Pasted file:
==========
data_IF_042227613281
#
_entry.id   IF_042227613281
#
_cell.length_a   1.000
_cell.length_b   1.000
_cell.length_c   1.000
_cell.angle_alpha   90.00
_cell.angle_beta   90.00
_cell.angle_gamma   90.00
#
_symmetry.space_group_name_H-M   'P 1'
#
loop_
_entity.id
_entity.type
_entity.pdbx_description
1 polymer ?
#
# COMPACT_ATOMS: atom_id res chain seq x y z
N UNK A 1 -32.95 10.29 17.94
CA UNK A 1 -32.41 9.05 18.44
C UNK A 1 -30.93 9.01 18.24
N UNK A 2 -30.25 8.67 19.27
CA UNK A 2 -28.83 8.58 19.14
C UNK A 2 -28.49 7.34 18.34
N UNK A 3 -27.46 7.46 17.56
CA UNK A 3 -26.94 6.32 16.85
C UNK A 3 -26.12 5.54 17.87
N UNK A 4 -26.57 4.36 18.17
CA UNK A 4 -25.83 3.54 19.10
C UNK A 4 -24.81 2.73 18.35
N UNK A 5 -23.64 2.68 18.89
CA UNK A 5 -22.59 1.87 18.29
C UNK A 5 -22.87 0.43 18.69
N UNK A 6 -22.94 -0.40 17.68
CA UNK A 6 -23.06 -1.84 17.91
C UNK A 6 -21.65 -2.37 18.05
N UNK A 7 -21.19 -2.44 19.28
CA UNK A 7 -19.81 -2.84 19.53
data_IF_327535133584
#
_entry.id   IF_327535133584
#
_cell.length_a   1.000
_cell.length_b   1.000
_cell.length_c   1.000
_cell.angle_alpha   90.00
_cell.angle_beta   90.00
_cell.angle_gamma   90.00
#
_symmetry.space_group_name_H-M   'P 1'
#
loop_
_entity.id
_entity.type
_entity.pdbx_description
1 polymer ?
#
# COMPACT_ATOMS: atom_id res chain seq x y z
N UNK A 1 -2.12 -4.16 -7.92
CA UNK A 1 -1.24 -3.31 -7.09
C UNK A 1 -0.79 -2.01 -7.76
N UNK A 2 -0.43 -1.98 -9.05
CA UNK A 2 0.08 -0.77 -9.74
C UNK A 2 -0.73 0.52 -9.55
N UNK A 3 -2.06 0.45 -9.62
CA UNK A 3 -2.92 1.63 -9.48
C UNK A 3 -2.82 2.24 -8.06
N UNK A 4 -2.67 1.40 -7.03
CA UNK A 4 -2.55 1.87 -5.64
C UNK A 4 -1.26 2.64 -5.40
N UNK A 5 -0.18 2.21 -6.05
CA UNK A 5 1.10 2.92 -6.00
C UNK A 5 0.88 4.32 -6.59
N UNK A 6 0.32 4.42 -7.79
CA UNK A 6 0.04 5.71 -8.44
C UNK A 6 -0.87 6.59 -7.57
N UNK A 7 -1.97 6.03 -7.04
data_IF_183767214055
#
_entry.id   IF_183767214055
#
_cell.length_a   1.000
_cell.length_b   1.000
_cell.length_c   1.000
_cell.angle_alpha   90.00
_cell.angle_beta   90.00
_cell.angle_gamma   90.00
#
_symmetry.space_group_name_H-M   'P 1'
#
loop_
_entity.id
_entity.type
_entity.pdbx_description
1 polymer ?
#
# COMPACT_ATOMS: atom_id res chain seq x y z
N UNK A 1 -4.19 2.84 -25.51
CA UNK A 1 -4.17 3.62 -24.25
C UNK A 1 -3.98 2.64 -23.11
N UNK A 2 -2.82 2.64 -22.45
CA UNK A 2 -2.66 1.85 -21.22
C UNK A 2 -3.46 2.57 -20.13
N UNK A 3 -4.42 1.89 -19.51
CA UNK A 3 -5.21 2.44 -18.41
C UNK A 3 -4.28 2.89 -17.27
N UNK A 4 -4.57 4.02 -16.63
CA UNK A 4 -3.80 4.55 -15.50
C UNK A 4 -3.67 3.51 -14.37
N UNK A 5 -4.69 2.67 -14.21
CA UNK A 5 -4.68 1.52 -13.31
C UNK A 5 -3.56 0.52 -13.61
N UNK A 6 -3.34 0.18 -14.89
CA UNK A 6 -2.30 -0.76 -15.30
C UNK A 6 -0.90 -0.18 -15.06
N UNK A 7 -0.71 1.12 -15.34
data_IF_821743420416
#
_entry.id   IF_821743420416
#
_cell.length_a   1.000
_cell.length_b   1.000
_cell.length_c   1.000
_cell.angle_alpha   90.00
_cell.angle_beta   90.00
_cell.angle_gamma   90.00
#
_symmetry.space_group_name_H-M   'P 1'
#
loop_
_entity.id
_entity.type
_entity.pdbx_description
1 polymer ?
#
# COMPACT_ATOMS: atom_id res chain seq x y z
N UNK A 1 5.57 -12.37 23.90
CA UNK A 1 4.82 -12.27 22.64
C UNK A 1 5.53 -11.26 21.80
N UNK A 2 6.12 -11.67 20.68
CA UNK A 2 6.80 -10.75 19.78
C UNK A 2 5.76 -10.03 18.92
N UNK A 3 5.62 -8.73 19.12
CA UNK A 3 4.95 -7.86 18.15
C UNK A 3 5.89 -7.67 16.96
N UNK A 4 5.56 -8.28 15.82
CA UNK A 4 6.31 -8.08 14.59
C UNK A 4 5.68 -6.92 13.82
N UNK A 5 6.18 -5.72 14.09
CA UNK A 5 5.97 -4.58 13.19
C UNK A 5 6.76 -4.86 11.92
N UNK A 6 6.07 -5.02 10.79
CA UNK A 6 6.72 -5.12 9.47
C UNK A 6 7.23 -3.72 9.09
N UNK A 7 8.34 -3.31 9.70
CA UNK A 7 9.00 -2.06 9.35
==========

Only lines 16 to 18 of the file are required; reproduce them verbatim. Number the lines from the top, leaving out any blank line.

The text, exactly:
_entity.type
_entity.pdbx_description
1 polymer ?